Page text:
Women newspaper editors in NZ: Short term love affair

  • Catherine Strong Massey University
Keywords: daily newspapers, digital journalism, female newspaper editors, gender, journalism, New Zealand, professional collegiality, women leadership, collegial wilderness


New Zealand has had three women prime ministers, and the first country in the world to give women a vote, but there is still a gender gap in leadership in the traditionally staid arena of daily newspapers. One-third of the country’s daily newspapers have never had a female editor. The gender imbalance is significant in an industry that still breaks the majority of news items, and is influential in public information. The low ratio of women editors is incongruous with the fact the majority of journalism students are female, and a large number new hires are women. This longitudinal study has interviewed every woman who has held the position of editor, which totals only 15. The good news is that currently there are more women in editorships than ever before, the sad news is that this still represents only 29 percent of daily editors.  The attitudinal interviews show the editors love the job, but quit after only a few short years, but this may be changing.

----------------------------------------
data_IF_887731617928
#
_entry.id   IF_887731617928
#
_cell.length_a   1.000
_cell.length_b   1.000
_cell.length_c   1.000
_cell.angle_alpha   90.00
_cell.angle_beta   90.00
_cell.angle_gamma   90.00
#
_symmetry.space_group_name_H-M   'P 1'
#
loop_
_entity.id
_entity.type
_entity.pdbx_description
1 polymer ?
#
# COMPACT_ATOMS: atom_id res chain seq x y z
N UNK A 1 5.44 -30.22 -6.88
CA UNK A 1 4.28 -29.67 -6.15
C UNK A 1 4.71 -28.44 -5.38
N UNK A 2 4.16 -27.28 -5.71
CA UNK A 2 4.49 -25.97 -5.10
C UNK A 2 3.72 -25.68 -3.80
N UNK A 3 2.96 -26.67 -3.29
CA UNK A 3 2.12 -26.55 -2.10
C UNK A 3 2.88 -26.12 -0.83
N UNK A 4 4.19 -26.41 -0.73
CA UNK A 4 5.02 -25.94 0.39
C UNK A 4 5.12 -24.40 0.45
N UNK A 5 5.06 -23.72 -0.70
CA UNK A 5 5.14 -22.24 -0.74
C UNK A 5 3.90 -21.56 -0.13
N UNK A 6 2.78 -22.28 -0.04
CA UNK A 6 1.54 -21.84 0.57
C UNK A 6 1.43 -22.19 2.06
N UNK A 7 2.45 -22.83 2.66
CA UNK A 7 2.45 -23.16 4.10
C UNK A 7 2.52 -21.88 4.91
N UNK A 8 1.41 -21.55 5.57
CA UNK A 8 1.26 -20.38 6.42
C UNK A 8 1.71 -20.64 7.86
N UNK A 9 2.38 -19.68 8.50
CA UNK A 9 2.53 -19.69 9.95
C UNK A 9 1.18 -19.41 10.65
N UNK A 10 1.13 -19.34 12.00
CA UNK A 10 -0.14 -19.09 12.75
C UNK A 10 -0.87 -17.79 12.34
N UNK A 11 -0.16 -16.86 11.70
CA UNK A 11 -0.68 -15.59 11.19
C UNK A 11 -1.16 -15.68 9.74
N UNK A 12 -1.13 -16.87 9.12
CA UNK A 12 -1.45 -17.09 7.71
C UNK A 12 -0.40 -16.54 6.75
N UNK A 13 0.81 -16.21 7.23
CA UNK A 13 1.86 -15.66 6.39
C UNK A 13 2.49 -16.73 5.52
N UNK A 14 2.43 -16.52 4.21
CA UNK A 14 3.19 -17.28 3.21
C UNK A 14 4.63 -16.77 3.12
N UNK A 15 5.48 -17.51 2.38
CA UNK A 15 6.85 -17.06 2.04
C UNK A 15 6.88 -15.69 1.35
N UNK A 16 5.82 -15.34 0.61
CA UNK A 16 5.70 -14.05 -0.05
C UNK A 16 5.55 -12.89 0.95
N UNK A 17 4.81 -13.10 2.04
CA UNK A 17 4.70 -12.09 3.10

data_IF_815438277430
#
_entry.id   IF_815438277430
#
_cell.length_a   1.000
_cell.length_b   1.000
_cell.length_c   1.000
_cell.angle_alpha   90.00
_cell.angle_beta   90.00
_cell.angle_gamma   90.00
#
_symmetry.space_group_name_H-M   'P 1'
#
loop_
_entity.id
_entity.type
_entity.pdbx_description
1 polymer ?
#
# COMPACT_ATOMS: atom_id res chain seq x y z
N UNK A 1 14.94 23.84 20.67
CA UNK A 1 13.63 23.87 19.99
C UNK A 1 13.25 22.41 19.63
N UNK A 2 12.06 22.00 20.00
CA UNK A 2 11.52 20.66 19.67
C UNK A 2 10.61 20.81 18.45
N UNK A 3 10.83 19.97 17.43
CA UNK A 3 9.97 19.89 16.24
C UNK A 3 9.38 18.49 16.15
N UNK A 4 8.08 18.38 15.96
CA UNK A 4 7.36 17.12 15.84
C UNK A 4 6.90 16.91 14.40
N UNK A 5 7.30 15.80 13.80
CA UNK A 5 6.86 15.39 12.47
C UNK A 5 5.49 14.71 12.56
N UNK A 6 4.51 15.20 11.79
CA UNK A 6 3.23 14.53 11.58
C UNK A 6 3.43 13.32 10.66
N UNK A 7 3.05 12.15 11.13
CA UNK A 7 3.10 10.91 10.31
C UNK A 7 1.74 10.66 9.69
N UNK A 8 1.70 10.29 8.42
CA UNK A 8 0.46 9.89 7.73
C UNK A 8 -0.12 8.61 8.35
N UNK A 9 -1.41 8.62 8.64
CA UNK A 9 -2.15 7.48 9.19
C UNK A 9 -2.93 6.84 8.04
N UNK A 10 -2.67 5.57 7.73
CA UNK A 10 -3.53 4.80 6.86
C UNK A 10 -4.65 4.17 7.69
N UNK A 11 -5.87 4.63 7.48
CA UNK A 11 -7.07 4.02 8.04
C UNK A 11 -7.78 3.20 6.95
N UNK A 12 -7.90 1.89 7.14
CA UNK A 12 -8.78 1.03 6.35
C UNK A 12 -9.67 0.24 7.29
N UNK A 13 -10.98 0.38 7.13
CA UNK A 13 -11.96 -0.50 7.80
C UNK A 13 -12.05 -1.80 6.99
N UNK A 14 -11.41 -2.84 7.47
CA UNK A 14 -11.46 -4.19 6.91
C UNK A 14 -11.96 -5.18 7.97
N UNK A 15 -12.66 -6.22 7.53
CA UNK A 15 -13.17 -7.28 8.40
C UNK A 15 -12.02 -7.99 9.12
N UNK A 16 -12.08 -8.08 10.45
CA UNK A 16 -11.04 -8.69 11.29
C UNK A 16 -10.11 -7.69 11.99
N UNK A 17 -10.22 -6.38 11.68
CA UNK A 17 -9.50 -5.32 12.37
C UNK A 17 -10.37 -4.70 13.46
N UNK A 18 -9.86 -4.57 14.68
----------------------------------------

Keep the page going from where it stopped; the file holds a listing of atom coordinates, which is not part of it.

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Author Biography

Catherine Strong, Massey University
Dr. Catherine Strong Sr. Lecturer Massey University, Wellington, NZ


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How to Cite
Strong, C. (2018). Women newspaper editors in NZ: Short term love affair. Pacific Journalism Review : Te Koakoa, 24(1), 179-194. https://doi.org/10.24135/pjr.v24i1.394